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Chapter Six: Page 3

NOW WE'RE SEWING!

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QUICK INDEX

Clipping Curves
Guiding Fabric
Elastic
Hem Methods
Facing
Interfacing
Ribbing
Seam Allowance Finish
Tools for sewing
Sewing Stitches / Seams:
Basting
Double
Embroidery
Flat Felled
Gathering
Stitch Locking
Staystitching
Topstitching
Zig Zag Stitch




BREAK CHAPTER INTO TERMS; SEAM FINISHES; STITCHES, SEAM TYPES

The following are basic sewing techniques as well as some good tips, listed alphabetically, continued from page 2.

Ribbing


Properly attached ribbing is finished inside and out (no seam showing inside the cuff). Ribbing provides a finished edge and snug fit around a wrist, ankle, neckline or waist, while still allowing flexible movement of the body.

For instructions on properly attaching ribbing, go to our free lesson: Attaching Ribbing.
ribbing

Seam Finish - How To Finish Seam Allowances

Once a seam is stitched, the edges of the seam allowance must be finished. Pin seams in place before sewing; trim and press open after stitching. Then finish the edges. There are two purposes for seam finishing. The first is to help prevent the fabric edges from fraying. The second is to create a nice appearance.

The first several methods shown below finish the raw edges of the seam allowances separately. The final two methods (binding together and French seams) encase the entire seam allowance, creating a more finished appearance. Binding a seam (encasing both layers) is a very nice way to finish bulkier seams, such as when working with double-sided prequilted fabric. The French seam method is a fabulous way to finish delicate fabrics that have a tendency to fray (sheer curtains for example).

Choose one of the following finishing methods.



Pinking Shears
Pinking shears cut a zig-zag edge on the fabric. "Pinked" means the edge is cut into a zig-zag. This gives a finished look and helps prevent fraying. NOTE: It is a good idea to add a line of stitching inside the pinked edge to add more protection against fraying. pinking shears

Zig-Zag Stitch Seam Allowance

A machine sewn zig-zag stitch sewn along the fabric's cut edge helps prevent fraying. The zig-zag stitch should be sewn close to the edge, allowing the outer zig-zag points to just barely fall over the edge of the fabric. An overcast stitch can be used in place of a zig-zag stitch.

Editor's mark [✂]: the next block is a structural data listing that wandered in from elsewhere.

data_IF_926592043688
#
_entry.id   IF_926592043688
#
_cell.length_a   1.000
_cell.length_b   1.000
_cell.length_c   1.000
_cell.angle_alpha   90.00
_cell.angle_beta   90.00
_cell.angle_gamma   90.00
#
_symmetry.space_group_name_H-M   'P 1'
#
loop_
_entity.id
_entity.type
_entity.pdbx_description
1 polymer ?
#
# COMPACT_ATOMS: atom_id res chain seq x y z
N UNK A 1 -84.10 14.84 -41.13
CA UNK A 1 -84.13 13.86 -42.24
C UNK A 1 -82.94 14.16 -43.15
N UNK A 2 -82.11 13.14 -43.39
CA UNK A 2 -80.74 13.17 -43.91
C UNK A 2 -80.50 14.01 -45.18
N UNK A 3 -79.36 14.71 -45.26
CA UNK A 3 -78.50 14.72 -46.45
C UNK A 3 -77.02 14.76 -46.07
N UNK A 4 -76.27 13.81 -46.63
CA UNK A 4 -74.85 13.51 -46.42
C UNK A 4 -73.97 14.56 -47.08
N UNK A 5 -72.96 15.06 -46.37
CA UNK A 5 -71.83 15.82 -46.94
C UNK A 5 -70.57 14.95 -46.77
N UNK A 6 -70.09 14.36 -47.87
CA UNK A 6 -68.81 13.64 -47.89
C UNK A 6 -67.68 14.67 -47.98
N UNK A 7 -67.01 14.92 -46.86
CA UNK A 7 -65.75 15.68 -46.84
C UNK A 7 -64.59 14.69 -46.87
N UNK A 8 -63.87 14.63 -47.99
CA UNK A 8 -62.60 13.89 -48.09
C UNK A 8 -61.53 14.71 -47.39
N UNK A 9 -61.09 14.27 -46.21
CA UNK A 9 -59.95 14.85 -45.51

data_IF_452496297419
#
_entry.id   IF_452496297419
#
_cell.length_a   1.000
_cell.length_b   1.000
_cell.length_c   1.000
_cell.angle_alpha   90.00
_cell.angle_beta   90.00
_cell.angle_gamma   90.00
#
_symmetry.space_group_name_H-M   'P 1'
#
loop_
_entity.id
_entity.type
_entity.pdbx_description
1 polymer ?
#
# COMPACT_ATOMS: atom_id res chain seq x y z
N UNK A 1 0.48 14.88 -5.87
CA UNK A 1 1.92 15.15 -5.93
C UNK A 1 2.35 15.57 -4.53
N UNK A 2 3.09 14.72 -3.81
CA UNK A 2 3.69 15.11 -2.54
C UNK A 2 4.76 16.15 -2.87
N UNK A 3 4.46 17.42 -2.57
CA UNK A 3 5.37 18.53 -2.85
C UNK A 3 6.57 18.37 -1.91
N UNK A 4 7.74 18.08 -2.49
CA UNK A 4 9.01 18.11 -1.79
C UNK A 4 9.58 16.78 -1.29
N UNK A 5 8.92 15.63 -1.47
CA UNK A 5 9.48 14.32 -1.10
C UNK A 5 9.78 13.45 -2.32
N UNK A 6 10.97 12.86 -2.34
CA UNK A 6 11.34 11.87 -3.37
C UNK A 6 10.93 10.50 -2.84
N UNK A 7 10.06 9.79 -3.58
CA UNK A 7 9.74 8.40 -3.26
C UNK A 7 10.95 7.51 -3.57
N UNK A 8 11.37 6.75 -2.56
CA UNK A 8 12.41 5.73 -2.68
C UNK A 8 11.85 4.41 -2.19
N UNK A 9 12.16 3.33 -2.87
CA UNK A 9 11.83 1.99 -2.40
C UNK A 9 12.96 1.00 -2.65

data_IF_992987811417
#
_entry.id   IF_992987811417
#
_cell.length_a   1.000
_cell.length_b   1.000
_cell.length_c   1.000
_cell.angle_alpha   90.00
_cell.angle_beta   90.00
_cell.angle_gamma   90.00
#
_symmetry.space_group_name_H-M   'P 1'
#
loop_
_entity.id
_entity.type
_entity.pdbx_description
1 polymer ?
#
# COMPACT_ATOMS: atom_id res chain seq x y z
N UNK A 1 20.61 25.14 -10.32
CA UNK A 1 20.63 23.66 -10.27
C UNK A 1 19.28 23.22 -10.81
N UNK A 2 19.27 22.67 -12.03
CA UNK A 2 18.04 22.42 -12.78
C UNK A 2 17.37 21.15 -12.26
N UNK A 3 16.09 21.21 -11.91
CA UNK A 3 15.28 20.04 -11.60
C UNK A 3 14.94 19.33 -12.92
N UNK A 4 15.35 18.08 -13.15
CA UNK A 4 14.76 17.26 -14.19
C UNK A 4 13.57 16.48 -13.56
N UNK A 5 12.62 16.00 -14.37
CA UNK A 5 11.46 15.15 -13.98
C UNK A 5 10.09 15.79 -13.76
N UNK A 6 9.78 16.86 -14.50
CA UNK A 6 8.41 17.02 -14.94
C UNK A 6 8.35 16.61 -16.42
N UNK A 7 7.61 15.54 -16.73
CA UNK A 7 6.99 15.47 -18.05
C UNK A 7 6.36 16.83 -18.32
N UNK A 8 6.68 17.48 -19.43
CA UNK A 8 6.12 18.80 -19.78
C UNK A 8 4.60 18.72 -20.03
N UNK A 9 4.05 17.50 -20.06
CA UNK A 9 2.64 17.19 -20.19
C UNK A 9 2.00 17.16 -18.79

Pink & Stitch Seam Allowance

Pink the edge (using pinking shears), then run stitch a straight stitch 1/4" from the pinked edge.

Clean Finish Seam Allowance

A nicely finished, sewn edge. The edge is hemmed, in other wordsl. Iron under 1/4" along edge of seam allowance. Then iron under another 1/4" and stitch close to the edge. This method prevents against fraying and provides a finished appearance.
seam


Tricot Bound Seam Finish

Tricot tape is lightweight, and is stitched around the seam allowance edge. It can be applied to fabric BEFORE the seam is stitched. I recommend this if the fabric is especially prone to fraying. It can be found under names such as Seams Great™ or Seams Saver™. Each seam allowance is bound separately. Stitch the seam, press it open, then curl the tape around the edge of the seam allowance (gently tugging on the tape will encourage it to curl around the edge). Use a straight stitch or zig-zag stitch to hold the tape in place, stitching through all three layers - top tape layer, fabric, bottom tape layer. For fabrics that fray easily, use a zig-zag stitch.

Binding Seam Allowances Together

Binding is stiched onto the seam allowance in the same way that it is stitched around a quilt or placemat. The raw edges are totally covered - together. Rather than finish each edge separately, the edges are placed together and the binding encloses the two layers together. Use this method for heavy fabrics, such as very heavy denims or other bulky fabrics. It can also be used for delicate or lightweight fabrics.